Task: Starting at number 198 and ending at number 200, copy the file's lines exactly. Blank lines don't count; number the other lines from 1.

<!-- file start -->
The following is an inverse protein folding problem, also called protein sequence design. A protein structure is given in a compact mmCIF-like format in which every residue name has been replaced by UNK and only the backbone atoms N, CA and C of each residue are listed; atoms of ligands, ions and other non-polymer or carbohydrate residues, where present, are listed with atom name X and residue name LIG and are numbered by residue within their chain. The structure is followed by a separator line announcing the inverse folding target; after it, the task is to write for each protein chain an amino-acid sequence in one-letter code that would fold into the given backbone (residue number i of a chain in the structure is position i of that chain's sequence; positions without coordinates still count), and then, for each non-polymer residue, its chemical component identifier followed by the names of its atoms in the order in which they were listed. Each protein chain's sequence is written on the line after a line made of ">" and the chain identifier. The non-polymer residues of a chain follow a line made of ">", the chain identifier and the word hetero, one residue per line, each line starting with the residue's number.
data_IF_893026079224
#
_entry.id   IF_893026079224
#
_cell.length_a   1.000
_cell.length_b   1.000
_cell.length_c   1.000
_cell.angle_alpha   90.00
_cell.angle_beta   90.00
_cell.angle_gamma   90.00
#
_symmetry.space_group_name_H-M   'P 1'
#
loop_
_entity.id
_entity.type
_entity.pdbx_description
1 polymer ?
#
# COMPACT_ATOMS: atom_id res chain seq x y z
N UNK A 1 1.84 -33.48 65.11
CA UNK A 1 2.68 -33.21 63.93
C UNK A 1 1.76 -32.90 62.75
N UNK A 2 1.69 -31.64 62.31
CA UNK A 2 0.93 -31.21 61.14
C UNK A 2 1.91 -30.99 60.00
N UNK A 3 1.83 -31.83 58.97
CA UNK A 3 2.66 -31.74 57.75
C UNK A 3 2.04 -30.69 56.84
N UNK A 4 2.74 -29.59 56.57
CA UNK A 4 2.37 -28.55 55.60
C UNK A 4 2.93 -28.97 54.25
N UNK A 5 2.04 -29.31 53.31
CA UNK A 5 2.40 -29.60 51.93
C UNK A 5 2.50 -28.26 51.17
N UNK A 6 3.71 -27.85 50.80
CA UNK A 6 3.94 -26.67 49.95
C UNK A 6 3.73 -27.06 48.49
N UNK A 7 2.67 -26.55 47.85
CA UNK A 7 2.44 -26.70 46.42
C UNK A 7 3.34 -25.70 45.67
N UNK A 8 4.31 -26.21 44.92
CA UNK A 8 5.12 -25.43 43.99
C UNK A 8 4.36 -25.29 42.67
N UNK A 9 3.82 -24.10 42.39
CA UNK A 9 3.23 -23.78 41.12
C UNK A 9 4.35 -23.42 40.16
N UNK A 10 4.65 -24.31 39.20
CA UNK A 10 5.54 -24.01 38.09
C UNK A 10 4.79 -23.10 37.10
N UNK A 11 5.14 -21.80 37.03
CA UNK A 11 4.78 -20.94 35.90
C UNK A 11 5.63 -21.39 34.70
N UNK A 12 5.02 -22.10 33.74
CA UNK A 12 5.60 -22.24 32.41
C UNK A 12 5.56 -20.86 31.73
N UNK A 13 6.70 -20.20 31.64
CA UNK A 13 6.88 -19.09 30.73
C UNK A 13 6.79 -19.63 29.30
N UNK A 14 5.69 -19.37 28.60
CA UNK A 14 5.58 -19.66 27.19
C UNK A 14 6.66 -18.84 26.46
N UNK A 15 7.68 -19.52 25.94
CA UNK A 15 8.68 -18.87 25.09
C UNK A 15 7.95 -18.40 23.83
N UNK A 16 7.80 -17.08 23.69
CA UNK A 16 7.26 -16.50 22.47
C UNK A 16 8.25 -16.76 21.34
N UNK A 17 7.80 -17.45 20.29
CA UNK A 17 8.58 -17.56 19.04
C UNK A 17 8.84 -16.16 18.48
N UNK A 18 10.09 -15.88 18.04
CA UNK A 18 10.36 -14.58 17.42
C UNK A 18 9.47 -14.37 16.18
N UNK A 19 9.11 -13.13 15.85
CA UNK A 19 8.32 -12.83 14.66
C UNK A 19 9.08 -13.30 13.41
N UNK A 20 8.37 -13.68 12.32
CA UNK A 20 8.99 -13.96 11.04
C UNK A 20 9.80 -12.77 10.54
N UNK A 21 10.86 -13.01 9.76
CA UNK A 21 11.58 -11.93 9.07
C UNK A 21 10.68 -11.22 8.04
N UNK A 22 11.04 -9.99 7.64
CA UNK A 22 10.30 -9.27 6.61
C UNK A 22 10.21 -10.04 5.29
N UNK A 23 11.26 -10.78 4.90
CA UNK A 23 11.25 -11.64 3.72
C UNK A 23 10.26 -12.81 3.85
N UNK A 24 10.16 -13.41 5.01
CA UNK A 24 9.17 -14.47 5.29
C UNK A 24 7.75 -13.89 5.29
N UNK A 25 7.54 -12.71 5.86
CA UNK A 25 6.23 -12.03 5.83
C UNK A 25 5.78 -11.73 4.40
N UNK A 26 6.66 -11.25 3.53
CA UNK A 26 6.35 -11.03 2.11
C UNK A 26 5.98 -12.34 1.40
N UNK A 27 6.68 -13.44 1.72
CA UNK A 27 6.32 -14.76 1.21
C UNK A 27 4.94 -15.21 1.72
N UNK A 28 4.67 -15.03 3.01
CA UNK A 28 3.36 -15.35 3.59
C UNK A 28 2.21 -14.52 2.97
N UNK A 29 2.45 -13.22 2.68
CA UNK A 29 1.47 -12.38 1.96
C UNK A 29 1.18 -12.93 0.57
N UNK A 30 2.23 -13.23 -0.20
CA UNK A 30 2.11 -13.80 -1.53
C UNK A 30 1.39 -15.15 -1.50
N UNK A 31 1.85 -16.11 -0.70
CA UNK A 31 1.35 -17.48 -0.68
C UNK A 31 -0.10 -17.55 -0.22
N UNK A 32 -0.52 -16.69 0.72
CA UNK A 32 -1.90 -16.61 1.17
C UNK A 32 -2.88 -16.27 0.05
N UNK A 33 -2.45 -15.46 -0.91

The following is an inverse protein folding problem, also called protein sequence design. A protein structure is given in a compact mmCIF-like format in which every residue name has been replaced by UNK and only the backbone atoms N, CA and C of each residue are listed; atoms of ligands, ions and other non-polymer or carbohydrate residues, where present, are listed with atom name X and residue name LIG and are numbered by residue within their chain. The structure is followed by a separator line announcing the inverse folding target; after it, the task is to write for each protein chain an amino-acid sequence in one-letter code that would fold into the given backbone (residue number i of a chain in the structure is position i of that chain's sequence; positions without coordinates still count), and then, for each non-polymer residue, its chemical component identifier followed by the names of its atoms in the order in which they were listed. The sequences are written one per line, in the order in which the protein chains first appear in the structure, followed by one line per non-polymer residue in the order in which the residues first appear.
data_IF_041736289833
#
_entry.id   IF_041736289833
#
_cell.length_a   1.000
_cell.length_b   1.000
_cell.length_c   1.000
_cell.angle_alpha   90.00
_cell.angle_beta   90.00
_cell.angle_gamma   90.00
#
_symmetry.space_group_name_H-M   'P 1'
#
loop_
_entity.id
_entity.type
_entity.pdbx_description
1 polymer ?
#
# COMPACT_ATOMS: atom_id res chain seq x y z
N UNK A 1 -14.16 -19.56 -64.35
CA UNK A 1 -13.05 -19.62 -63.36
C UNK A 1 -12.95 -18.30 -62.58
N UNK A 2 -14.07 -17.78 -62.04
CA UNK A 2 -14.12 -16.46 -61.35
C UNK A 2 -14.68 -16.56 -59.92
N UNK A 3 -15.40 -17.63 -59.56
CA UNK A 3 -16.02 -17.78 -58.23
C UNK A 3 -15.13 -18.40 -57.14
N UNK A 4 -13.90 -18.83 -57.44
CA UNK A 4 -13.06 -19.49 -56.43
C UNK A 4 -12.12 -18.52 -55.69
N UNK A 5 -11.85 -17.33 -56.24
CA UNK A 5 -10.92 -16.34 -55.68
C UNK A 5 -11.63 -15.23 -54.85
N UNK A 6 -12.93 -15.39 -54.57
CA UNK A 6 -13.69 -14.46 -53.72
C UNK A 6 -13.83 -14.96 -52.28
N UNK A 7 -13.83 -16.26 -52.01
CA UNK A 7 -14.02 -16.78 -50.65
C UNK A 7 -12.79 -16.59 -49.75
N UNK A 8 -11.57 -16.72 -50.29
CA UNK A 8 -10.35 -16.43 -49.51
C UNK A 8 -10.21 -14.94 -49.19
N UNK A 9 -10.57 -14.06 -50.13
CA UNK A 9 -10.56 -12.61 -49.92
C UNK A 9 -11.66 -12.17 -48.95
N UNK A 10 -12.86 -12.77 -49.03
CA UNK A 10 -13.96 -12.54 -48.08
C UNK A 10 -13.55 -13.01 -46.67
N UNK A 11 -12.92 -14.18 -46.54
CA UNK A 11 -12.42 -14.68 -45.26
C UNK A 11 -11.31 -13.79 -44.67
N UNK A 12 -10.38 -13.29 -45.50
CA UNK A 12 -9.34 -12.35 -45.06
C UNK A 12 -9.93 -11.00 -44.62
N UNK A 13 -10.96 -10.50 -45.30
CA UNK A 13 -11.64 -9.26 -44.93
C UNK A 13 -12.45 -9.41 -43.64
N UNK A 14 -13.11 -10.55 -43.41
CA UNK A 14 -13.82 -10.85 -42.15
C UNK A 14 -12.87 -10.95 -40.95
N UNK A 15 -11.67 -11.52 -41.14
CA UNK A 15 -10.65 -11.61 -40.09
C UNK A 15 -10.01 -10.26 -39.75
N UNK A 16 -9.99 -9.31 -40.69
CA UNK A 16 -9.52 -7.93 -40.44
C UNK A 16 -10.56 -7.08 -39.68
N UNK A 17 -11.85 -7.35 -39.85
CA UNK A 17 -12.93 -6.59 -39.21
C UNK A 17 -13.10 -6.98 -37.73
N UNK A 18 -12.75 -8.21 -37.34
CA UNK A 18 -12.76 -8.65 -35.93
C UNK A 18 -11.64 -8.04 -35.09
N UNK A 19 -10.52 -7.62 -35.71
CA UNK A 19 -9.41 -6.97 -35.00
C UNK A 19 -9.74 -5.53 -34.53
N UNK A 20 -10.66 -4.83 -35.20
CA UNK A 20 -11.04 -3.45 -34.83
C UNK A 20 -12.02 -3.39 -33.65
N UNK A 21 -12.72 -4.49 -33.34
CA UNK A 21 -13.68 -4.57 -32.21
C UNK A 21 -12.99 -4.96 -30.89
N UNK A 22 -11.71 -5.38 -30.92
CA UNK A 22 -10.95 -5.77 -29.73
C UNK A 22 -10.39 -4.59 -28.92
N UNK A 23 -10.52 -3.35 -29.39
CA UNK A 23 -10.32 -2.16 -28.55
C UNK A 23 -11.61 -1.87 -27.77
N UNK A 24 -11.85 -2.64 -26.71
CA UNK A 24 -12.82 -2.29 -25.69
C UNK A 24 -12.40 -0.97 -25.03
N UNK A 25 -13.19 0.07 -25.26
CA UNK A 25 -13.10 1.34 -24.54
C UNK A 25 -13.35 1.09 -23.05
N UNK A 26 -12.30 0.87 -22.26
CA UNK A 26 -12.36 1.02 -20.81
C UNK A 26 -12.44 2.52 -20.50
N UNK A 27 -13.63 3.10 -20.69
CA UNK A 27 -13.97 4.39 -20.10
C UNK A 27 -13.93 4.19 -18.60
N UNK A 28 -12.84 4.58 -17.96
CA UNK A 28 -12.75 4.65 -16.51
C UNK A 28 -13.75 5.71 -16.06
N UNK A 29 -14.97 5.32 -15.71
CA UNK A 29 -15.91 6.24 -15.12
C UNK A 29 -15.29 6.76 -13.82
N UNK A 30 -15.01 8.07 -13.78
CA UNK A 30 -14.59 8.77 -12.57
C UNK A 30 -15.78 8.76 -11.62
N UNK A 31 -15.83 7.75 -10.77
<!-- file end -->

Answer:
CA UNK A 20 -11.04 -3.45 -34.83
C UNK A 20 -12.02 -3.39 -33.65
N UNK A 21 -12.72 -4.49 -33.34